In Memory of Neil May, MBE



Neil cared deeply about people, places and buildings.  Through his energy, enthusiasm and intellectual rigour he made profound changes to our understanding of buildings as systems.  It is easy in the construction industry to maintain a narrow focus on technical matters, from energy efficiency to the role of moisture in buildings.  But Neil went far beyond this, caring deeply about people and what it is to be truly human.  His understanding of sustainability was both fully grounded in technical understanding of his subject, but ultimately and much more importantly, it was also grounded in what he took to be our true potential as human beings.

In his first forays in the early 90’s into the construction industry, as Principal of Neil May Builders and later as founder of NBT, Neil found like-minded people in the recently formed AECB.  Neil was one of its very first members, challenging the conventional view of buildings, looking for radical ways of making buildings work better, for people and for the planet and finding a forum to share his developing ideas.  

Neil could never have been contained within one organisation.  The founding of what can only be described as a constellation of organisations, from the Good Homes Alliance through to the Institute for Moisture in Buildings has left a firm legacy from which we can all build for a more sustainable construction industry.  In 2010 the AECB established another organisation – the Passivhaus Trust – and Neil  was one of the founding Directors, playing a pivotal role in the Trust’s early years, before moving on, in helping to establish the solid organisation we have today.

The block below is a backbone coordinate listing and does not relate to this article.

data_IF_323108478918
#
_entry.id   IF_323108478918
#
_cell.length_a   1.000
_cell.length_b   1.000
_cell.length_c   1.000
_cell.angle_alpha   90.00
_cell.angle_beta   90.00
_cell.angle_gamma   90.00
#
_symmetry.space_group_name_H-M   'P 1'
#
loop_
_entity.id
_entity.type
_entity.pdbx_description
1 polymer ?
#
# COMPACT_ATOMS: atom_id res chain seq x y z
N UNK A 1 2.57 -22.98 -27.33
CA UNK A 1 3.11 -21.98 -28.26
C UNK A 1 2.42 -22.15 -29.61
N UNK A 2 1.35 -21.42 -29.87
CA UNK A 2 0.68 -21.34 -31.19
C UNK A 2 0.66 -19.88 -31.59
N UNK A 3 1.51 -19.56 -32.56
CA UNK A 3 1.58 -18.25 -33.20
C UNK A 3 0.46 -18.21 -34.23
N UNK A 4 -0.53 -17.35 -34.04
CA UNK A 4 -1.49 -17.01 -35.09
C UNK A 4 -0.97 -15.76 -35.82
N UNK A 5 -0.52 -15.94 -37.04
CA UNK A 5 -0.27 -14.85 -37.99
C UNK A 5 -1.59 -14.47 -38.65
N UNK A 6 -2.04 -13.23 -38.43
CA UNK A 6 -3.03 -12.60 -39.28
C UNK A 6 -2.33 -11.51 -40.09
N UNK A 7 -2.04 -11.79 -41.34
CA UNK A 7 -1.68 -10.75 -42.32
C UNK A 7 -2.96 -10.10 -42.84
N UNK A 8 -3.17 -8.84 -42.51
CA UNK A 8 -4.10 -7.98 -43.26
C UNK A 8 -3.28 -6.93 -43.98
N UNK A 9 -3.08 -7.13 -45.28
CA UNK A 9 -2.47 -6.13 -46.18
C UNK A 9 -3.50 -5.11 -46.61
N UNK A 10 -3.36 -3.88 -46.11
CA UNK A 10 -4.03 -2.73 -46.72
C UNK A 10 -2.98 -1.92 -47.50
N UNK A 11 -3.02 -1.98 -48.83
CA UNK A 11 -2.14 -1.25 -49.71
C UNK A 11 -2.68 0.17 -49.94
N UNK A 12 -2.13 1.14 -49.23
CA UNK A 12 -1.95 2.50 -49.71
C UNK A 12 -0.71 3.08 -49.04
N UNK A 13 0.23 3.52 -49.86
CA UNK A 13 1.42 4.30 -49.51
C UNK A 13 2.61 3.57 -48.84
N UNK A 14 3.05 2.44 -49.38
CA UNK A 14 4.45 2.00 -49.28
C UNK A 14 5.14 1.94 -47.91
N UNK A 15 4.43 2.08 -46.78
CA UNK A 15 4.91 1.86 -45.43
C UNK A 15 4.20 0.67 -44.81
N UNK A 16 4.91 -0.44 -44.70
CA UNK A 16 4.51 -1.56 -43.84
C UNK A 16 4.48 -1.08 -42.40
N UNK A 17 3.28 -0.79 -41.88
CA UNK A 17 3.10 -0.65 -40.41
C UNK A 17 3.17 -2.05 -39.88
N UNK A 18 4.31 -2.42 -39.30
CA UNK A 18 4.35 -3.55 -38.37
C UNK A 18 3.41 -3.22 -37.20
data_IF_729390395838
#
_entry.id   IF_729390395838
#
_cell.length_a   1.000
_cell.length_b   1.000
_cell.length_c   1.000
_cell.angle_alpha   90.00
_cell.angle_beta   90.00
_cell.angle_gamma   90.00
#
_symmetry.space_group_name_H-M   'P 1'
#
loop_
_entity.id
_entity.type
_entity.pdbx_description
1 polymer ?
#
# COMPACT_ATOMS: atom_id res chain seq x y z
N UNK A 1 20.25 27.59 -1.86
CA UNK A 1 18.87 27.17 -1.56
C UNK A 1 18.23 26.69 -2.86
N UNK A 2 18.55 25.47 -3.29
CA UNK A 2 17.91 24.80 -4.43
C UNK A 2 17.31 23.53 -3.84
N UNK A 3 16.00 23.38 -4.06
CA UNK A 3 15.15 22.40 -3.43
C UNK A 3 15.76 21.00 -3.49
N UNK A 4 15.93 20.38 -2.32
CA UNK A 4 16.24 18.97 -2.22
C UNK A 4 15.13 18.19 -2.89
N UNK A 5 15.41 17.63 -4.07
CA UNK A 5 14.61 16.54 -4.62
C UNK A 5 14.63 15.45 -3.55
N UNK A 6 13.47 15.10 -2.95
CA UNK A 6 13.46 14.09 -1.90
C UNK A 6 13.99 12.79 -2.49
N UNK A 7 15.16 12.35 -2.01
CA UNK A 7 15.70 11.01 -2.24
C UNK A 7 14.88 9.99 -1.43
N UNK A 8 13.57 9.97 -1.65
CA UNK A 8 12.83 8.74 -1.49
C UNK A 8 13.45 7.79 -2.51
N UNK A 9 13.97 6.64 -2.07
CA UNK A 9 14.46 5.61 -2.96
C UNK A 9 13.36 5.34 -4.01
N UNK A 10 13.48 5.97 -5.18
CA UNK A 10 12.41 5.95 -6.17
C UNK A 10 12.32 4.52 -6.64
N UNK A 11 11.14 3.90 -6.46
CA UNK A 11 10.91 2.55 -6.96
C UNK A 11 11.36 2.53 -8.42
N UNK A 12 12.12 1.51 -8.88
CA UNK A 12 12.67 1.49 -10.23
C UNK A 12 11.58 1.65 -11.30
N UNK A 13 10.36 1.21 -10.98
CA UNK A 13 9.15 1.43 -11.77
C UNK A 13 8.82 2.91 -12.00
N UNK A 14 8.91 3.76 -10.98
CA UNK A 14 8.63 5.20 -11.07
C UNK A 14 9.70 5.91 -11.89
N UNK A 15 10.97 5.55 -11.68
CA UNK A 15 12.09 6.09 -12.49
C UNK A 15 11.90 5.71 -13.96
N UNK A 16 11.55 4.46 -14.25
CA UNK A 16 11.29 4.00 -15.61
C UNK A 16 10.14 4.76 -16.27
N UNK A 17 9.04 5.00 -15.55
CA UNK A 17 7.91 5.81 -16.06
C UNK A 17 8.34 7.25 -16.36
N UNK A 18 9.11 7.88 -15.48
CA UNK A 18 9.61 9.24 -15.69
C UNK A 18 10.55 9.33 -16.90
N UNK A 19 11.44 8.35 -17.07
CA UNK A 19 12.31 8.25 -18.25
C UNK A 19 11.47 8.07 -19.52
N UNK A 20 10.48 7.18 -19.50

Many of us working with buildings and sustainability have been touched professionally and personally by Neil.  What is striking is that memories are not about technical competence or even market transformation, but rather about him as a man.  In losing Neil, we have lost a mentor, a friend and an inspiring human being.  His challenging ideas, profound thinking and huge warmth will be deeply missed.

Written by Chris Herring on behalf of the AECB Team and Trustees